The rest is superfluous stuff like a Filmmaker Bio that’s hard to read, an “Image Gallery” full of boring shots from the film and a Trailer that doesn’t do a particularly good shot of selling the picture. Particularly since it includes a shot of David Barry running down an alley after a suspect, in slow motion, screaming Noooooo!!!!… Literally the worst shot in the entire film.
Rounding out the package is like 13 minutes of trailers for other Cinevolve Studios releases. None of them looked as derivative and uninteresting as The Line.
REVENGE OF THE BOARDING SCHOOL DROPOUTS
by Spike Marshall
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STUDIO: E1 Entertainment
RUNNING TIME: 630 Minutes
The Very Best of Leonard Rossiter
The Reginald Perrin Christmas Special Sketch
Assorted douchebags hurtle down a mountain attached in the pursuit of glory, we pray for the breakage of limbs.
Tom Green, Dave England, Jason Bothe, Carlo Marks, Amber Borycki, Alain Chanoine
Max and Eddy (Dave England and Jason Bothe) are business partners, although the nature of this business is only briefly alluded to. It somehow has to do with the insane snowboarding talents of one of their pupils. This confusion of course is just one side effect of the dreaded sequelitis, and I assume if you’d watch the 2008 prequel Shred you’d probably have a better understanding of their journey. You’d also probably care.
The opening with Max and Eddy being helicoptered to the top of a mountain to bask in the radiance of the Canadian scenery should be a ‘King of the World moment. As it is Bothe and England are so uncharismatic and their entrance so dripping with douchebaggery that you kind of hope they fall off the mountain and die horribly. Compared to the ‘talent’ they’ve cultivated however England and Bothe are dynamic, awe inspiring performers.
Presumably the trio of rising stars that accompany Max and Eddy are members of the snowboarding school which is vaguely mentioned throughout the film but has no real basis on the plot. Presumably they also went through some kind of narrative arc because by the time we meet them they’re soulless husks of people, inert, powerless and utterly loathable. The three rising stars come in three flavours; one is apparently the Jesus of Snowboarding a teetotal, dweeb of a man with apparent all encompassing skills on a board (although this is never really shown off in the film itself), one is a lady snowboarded who serves no function other than to have breasts, tut contemptuously, and be harassed,and the final member of the trio is a black snowboarder written with all of the racial sensitivity of Gears of Wars COLETRAIN. Whilst their is some amusement to be found from watching a black actor trying to deliver ‘black’ dialogue written by geeky white boys these three are perhaps the least amusing elements of any comedy ever. In fact I’m pretty sure Adam Sandler’s cancer in Funny People is funnier than the three of them combined.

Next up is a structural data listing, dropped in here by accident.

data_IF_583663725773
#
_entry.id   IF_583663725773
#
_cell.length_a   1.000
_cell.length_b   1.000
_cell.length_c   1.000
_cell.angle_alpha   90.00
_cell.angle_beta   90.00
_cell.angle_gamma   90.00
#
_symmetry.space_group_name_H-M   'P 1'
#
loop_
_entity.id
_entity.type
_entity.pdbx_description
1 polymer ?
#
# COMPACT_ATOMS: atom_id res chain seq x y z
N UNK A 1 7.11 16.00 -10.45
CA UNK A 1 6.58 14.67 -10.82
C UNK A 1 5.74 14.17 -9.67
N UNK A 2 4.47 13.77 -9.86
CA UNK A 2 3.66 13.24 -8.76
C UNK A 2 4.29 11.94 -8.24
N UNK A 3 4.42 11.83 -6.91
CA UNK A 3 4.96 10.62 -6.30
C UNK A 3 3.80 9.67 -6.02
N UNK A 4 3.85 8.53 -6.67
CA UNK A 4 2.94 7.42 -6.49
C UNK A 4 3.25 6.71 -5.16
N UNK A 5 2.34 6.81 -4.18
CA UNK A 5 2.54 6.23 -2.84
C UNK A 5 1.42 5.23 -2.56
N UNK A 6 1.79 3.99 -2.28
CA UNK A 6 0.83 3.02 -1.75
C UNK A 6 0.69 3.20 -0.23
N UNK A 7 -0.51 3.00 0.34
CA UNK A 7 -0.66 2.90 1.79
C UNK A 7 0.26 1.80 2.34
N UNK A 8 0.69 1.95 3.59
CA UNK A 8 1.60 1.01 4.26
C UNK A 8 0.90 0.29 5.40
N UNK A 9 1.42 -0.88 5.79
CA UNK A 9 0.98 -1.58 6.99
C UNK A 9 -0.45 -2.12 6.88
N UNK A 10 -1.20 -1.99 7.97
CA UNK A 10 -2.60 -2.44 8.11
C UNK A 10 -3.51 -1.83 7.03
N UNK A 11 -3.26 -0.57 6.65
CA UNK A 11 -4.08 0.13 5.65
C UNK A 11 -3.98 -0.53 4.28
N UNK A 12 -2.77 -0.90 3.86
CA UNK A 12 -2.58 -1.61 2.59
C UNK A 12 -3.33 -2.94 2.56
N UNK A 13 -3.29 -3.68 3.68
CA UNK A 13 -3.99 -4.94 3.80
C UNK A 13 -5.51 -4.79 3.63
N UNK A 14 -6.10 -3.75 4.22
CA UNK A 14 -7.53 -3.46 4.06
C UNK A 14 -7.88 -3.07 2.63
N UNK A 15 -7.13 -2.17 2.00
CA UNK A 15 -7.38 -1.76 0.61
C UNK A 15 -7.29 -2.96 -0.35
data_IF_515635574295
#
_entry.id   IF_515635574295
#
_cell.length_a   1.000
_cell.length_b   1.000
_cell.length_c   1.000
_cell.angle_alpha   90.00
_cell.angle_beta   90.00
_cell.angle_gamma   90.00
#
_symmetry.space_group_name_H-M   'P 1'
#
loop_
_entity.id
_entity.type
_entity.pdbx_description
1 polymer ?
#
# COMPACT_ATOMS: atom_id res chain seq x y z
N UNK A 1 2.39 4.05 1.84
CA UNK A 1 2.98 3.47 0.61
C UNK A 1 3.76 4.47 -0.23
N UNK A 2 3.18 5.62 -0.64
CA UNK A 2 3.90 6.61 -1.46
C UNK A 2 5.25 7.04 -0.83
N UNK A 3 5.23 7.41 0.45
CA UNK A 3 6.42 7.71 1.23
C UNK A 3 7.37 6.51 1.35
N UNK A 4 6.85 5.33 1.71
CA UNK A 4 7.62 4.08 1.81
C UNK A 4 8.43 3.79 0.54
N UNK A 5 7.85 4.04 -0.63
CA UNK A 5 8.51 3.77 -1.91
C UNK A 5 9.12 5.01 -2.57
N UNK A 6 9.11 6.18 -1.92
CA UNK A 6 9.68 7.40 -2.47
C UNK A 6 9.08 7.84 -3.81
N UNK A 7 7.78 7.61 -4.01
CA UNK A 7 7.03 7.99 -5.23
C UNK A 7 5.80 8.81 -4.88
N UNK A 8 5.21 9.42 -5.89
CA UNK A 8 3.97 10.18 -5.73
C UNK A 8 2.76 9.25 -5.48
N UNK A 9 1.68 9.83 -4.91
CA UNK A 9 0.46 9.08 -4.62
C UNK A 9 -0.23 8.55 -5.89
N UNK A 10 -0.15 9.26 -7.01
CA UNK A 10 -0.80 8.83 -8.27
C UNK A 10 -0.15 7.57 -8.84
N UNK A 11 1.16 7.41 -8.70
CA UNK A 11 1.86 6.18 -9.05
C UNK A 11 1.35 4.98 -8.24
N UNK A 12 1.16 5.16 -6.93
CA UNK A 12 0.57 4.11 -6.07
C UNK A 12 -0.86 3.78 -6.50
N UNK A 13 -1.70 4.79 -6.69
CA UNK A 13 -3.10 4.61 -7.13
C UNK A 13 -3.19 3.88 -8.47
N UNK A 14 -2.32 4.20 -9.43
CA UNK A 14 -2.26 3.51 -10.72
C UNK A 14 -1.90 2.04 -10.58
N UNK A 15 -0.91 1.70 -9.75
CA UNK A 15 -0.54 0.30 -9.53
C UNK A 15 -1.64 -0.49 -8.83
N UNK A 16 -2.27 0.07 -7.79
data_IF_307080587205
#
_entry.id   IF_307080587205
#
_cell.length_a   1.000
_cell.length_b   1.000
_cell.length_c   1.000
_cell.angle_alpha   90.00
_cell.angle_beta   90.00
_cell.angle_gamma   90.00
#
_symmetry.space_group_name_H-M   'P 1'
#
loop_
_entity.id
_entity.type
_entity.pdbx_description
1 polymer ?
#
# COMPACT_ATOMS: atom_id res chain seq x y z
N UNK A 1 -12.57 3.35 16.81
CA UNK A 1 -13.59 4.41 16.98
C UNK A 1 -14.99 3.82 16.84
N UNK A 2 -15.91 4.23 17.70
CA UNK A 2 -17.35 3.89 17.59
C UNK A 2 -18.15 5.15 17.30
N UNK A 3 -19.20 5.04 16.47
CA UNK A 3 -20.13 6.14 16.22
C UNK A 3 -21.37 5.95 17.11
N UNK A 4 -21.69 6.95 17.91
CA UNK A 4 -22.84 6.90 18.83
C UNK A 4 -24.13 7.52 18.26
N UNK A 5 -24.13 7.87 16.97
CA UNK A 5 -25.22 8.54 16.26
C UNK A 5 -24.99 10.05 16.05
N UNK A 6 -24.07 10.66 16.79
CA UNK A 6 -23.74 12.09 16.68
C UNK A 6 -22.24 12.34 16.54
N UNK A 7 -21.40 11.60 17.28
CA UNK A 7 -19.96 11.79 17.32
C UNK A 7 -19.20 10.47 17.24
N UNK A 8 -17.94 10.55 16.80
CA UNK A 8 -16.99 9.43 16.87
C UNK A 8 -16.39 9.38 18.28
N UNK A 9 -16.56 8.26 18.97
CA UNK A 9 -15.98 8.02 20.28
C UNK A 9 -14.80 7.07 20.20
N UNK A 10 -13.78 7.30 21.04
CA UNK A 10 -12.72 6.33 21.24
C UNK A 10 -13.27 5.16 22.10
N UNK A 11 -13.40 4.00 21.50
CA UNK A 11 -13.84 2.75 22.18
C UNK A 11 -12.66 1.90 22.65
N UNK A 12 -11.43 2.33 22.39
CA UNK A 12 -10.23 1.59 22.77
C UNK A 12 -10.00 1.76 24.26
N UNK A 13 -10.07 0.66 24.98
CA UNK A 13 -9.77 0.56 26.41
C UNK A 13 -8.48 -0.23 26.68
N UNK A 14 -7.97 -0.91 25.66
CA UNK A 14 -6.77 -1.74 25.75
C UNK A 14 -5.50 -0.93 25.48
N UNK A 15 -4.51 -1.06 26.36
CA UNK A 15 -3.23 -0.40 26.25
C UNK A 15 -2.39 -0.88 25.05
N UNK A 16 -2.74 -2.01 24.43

As Chris mulled over the offer Kinglsey worked out just how long he had until the ‘To Catch A Predator’ team caught up with.
In opposition to Max, Eddy and their trained vacuum’s of personality is Kingsley (played by Tom Green looking like an impoverished paedophile) who in his five minutes of screen time never really does anything all that villainous. In general terms he barely registers a 2.0 on the William Atherton scale of cinematic bastardry. In theory the sheer horribleness of the main cast should make Tom Green’s job easier, but he just is sort of their representing ‘the man’ or something. The main plot is essentially about Max and Eddy trying to merchandise their star performer, the aforementioned Jesus of snowboarding, Chris via the medium of poorly shot promotional videos and some kind of tournament which no one seems all that interested in winning. There is no real momentum to the plot because the plot doesn’t really exist, it’s just a series of moments linked by the most tenuous of narrative strands. In theory the film is built around the camardaerie of the central performers, but aside from England and Bothe none of the stars seem to like each other all that much.
Interspersed amongst this comedic wasteland is 2nd Unit Footage of snowboarding which actually looks impressive, or at the very least crisp, compared to the flat style the rest of the film employs. I’m sure if you’re a fan of snowboarding you might get some more mileage out of the footage, even if the pop-punk accompanying EVERY SINGLE SHOT OF SNOWBOARDING is insidious and unrelenting, but if this was a favourite sport of mine I’d demand representation.
It was only when covered in bile and vomit that Dave England felt like he was really making a movie.
What’s bizarre about the film is that it has the capacity for real dramatic weight, a scene halfway through in which Max lies broken on his floor, covered in puke and being rebuked by his girlfriend about his frivolous stupidity feels like a scene from a real, grown up movie, but it’s content to be just be middling, and dull and forgettable.
The only features on the disc are a digital copy of the film, and it’s prequel Shred, and a trailer for the aforementioned Shred. Which is nice if you’re really, really, interested in unravelling the the mythical backstory of the film.